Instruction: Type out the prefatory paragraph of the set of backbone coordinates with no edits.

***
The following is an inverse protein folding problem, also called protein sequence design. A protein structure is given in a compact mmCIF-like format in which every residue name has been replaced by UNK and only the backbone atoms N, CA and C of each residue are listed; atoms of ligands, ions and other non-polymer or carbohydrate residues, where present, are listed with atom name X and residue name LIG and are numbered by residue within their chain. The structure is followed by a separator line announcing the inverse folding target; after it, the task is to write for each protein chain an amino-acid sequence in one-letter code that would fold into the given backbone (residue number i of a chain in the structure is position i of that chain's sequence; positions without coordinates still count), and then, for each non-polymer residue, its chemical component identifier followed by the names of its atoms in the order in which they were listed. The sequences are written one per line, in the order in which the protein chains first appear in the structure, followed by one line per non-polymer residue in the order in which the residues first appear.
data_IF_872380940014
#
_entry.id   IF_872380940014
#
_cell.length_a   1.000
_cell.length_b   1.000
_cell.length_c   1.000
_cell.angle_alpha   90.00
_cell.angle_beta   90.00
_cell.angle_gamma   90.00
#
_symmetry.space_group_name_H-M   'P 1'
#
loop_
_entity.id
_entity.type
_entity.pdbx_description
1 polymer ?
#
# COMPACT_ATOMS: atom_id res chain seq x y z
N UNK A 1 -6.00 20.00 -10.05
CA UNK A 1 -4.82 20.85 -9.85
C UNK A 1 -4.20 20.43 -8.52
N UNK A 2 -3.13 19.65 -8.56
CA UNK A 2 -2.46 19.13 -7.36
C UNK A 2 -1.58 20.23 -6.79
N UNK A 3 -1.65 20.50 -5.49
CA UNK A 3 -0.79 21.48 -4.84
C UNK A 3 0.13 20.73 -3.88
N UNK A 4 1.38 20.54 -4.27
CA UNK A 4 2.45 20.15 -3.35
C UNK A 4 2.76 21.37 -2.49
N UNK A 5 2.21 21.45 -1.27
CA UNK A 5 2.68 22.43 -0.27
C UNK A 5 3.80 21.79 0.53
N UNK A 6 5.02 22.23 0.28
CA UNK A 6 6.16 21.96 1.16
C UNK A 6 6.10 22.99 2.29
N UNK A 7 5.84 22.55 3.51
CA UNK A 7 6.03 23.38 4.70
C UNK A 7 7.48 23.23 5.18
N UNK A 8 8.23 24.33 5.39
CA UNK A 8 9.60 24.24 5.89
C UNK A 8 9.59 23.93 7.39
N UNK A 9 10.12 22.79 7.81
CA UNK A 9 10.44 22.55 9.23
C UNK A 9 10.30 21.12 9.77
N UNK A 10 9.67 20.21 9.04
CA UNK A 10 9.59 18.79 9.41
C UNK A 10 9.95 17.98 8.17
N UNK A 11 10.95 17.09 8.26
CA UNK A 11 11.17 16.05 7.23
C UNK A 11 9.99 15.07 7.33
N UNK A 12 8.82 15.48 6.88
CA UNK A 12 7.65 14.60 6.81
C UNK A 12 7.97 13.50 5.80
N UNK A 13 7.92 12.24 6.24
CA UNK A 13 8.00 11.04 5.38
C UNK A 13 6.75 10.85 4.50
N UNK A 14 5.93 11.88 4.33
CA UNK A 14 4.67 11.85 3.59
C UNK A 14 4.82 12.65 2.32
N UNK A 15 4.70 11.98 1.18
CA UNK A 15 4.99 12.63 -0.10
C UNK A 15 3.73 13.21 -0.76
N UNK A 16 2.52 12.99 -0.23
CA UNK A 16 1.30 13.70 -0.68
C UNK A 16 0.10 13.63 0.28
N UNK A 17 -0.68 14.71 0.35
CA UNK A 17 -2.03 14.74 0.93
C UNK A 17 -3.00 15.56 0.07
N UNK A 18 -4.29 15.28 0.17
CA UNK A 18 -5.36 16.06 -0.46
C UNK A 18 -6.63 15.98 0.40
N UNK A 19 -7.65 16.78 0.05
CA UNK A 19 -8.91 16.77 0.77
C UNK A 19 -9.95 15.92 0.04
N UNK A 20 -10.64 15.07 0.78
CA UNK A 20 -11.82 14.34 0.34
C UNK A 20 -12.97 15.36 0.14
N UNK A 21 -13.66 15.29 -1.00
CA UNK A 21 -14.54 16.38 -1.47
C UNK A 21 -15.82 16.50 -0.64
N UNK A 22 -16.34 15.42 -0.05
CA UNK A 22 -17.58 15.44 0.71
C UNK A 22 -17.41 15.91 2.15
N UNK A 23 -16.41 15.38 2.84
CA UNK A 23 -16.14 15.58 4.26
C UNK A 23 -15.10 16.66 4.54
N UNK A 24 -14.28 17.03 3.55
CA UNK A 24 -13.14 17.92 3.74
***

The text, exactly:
The following is an inverse protein folding problem, also called protein sequence design. A protein structure is given in a compact mmCIF-like format in which every residue name has been replaced by UNK and only the backbone atoms N, CA and C of each residue are listed; atoms of ligands, ions and other non-polymer or carbohydrate residues, where present, are listed with atom name X and residue name LIG and are numbered by residue within their chain. The structure is followed by a separator line announcing the inverse folding target; after it, the task is to write for each protein chain an amino-acid sequence in one-letter code that would fold into the given backbone (residue number i of a chain in the structure is position i of that chain's sequence; positions without coordinates still count), and then, for each non-polymer residue, its chemical component identifier followed by the names of its atoms in the order in which they were listed. The sequences are written one per line, in the order in which the protein chains first appear in the structure, followed by one line per non-polymer residue in the order in which the residues first appear.